Monday, March 28, 2011

Weekend reviews: Hope, that's it, or something like it

Charise Castro Smith's boomcracklefly at Miracle Theatre
By Barry Johnson

Anxiety, if not downright despair, had its way this weekend, but hope wasn't routed completely. No, hope is stubborn or at least stubbornly intermittent.  And at the arts events I attended, it fought a guerrilla campaign against overwhelming forces, a campaign that expressed itself in an invitation to lunch at a Thai restaurant and in the survival of a band of characters on a raft, tiny expressions of hope's capacity to resist the seemingly irresistible.

Is that vague enough? A little specificity: This weekend's events included the Arnica String Quartet's "Almost Nothing Like Purple Haze" concert at the Community Music Center, a first look at Matt McCormick's first feature film Some Days Are Better Than Others and a Sunday matinee of Miracle Theatre's Boomcracklefly.

Arnica String Quartet, Community Music Center:

Each of the sections of Henryck Gorecki's Already It Is Dusk (1988) begins with a bow scraped lightly against a string, lightly enough to give it a fuzzy, quavery sound that might become "scratchy" if the musician dug into the string just a little more. It's not an an unpleasant sound, exactly, and it's a common enough device in modern music. Here, Gorecki follows it with a storm of sound that will give you night terrors, if we are to follow the cues of the title. Forget sweet dreams in this night. It's a jungle out there, full of predators who can see in the dark. Hope? Maybe it's in the quavery line

The Arnica -- violinists Shin-young Kwon and Fumino Ando, violist Charles Noble and cellist Heather Blackburn -- nodded a few times toward to Gorecki, a Polish composer who was a child during World War II, losing several relatives to the concentration camps. They play him well. Gorecki was part of concert organizer Bob Priest's "Forgive Me, Mister Zappa," one of four composers Priest "adapted" to a song by rock iconoclast Frank Zappa. And the Arnica began the concert with Gorecki's Allegro Molto for two violins from his Sonata, op.10 (1957), a screeching, dissonant knot that immediately let the full house at the music center know that they hadn't wandered in for a bit of Mozart. Where was the hope in Gorecki, who died in November? Maybe just in those quavery lines, plaintive though they be.

At first I thought the concert's title, "Almost Nothing Like Purple Haze," was a comment on the early Kronos Quartet adaptation of Jimi Hendrix's famous rock song, especially since Kronos commissioned Gorecki's Already It Is Dusk and has been a champion of Gorecki's music.  No, that was the name of a piece by composer Michael Longton, whom Priest enlisted to contribute to a CD of new music inspired by Hendrix, and Longton was right: His piece has nothing in common with "Purple Haze," though I liked its slowly unfolding modulations.

The program included Lutoslawski's Bucolics (1962), a slightly gentler bit of business, lots of hope there, maybe, and concluded with Beethoven's Grosse Fuge, op 133 (1825-26), which is hardly restful itself. Stravinsky called it "an absolutely contemporary piece of music that will be contemporary forever," and it's not a huge step from it to Gorecki; it's that jagged and dissonant.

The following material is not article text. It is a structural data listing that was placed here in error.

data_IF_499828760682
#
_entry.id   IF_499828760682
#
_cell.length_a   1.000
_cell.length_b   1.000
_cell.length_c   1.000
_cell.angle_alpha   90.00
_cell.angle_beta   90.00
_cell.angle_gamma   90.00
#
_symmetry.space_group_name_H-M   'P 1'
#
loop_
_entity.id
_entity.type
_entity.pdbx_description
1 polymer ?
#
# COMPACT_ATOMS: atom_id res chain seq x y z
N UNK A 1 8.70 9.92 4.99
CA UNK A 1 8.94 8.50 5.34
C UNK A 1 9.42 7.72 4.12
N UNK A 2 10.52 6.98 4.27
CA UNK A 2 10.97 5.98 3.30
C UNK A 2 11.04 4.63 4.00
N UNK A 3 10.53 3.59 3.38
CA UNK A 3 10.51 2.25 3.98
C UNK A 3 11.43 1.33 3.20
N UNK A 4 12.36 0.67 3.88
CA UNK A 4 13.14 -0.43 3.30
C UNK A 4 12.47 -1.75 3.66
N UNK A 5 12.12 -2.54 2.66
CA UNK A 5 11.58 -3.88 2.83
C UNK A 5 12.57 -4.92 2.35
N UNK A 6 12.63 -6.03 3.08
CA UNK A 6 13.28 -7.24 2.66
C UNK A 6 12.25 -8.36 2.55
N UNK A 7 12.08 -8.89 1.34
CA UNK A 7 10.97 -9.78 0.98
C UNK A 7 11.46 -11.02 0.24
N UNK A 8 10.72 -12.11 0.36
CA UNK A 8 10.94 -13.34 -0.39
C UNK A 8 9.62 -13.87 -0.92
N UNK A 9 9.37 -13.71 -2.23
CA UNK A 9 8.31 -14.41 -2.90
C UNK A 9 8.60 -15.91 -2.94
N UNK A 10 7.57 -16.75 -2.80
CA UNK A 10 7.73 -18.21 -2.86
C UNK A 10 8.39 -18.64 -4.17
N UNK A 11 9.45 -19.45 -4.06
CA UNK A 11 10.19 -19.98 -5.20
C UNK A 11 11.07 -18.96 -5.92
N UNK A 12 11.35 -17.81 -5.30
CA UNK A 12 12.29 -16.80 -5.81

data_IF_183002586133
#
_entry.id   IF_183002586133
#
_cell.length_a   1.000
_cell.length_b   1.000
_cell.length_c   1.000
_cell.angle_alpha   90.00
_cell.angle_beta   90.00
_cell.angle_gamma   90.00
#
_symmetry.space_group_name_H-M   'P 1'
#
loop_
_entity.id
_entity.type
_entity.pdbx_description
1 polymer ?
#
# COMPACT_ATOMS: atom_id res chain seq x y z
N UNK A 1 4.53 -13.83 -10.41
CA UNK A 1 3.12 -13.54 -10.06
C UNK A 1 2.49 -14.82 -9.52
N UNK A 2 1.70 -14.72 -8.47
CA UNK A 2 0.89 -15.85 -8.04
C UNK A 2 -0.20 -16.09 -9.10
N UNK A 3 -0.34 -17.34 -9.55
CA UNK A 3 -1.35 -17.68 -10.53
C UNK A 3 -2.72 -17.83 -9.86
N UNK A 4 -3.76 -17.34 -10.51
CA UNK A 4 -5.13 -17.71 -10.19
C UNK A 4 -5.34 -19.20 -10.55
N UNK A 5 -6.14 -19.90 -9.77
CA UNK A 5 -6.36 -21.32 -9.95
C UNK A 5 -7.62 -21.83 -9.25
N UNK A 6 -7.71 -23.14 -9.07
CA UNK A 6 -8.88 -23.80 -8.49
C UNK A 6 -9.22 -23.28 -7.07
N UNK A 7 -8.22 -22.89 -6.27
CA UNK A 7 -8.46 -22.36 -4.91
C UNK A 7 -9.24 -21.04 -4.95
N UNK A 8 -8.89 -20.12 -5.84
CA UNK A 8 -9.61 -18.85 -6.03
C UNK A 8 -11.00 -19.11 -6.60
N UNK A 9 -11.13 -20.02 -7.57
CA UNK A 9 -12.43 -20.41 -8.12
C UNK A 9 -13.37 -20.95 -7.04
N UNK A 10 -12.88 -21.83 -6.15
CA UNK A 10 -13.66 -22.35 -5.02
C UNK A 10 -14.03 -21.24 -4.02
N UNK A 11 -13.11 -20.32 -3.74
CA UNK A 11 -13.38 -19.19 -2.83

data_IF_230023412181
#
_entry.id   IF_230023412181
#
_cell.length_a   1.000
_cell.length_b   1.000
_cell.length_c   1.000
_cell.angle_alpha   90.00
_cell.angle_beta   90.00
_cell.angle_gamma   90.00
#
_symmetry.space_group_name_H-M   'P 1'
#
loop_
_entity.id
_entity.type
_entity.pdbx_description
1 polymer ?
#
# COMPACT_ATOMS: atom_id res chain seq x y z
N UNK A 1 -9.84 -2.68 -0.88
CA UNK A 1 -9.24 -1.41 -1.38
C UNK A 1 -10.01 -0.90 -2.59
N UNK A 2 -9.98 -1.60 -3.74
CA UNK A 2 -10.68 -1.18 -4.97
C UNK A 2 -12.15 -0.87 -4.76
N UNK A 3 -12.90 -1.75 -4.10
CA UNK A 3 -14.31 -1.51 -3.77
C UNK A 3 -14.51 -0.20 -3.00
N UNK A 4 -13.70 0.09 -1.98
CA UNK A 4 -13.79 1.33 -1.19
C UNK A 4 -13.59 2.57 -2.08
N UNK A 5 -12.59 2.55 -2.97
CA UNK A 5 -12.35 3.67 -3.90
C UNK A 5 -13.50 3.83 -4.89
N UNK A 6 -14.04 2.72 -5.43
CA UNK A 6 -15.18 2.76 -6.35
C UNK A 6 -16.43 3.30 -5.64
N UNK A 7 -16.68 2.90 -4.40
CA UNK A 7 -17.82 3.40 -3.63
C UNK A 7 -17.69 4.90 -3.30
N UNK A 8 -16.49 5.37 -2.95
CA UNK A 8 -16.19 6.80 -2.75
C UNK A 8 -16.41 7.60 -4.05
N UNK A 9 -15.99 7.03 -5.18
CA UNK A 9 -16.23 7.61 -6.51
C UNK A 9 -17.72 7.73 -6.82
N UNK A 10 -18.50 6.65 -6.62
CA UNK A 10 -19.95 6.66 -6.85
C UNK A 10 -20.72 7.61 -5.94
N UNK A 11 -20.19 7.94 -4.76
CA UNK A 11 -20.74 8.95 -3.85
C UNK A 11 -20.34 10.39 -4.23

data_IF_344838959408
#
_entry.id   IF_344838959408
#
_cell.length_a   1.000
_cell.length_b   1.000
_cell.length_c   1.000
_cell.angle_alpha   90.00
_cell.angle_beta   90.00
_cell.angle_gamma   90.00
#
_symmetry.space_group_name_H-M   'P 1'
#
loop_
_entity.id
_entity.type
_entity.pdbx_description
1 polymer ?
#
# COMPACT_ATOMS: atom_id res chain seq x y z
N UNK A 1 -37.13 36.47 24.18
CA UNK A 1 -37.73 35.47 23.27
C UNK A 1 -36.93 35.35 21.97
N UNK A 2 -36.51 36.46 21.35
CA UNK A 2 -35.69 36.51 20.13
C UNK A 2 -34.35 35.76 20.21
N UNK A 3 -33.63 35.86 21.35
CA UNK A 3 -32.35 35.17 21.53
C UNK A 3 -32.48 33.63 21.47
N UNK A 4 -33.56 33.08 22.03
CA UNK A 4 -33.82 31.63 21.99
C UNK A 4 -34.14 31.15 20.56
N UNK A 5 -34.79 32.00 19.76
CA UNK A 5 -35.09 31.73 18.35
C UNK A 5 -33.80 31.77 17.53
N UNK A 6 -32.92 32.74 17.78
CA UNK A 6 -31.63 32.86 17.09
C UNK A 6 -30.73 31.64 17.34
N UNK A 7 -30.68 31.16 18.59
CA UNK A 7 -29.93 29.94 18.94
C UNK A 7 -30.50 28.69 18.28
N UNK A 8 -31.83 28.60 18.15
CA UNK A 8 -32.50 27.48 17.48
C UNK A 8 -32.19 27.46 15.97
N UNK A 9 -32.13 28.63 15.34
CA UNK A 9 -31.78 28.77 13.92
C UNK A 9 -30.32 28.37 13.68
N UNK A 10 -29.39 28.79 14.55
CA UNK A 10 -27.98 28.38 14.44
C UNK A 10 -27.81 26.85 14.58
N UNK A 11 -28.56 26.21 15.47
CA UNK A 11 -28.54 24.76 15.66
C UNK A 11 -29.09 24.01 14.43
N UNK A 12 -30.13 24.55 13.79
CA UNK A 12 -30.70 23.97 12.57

So, hope? Gorecki himself found some in words inscribed by an inmate, an 18-year-old woman, in a Gestapo prison: "Oh Mamma do not cry—Immaculate Queen of Heaven support me always." He included them in his Third Symphony, Symphony of Sorrowful Songs, his most famous work, and found some solace in the lamentation.

Matt McCormick, Some Days Are Better Than Others, Hollywood Theater

Awkwardness is fast becoming a dominant trope in American art and pop culture, not that it hasn't been with us since one of our savanah-roaming ancestors tripped in a pothole or was discovered making whoopie with the wrong, ahem, homo erectus, a joke that has already been made by a pop movie, that employs the trope.

McCormick's film, his first feature, isn't an awkwardness-based comedy, like "The Office" or "Curb Your Enthusiasm." No, it explores melancholy around the edges of Portland, Oregon, so quiet, soft and empty beyond McCormick's lens. That describes its three primary characters, too.

Carrie Brownstein (Portlandia, Sleater-Kinney) plays Katrina, who discovers her boyfriend's cheating on her via his email (she's cracked his password) and rapidly spirals from "getting by" into "despair." She works in an animal shelter and aspires to become a contestant on a reality television show. She knows here way around a camera and she likes to take old stuffed animals, tear them apart and make something different with them, a crazy animal hat, say. And she's pretty frank about her unhappiness. How long will it take for her pain to go away, she asks her roommate Eli, who is played by another important indie musician (McCormick has directed music videos for both), the Shins' James Mercer.

Eli says, maybe never. Eli's like that, clinging to his apartment and daily sustenance (he's figured out how to eat out three times a day for less than $7, though one of these involves lots of coffee refills at Stumptown) through a series of temp jobs, each worse than the last. He does have a friend, his step-grandfather, who spends his days making beautiful soap bubble films and traveling around town with Eli, whenever Eli needs to borrow his car.  Even Eli has begun to understand how awful his life is, though he can't figure out how to escape its clutches. At one point he says, I'll never have a job that pays $20 an hour, and though that's just a financial measurement, it doubles as his assessment of the quality of his future overall.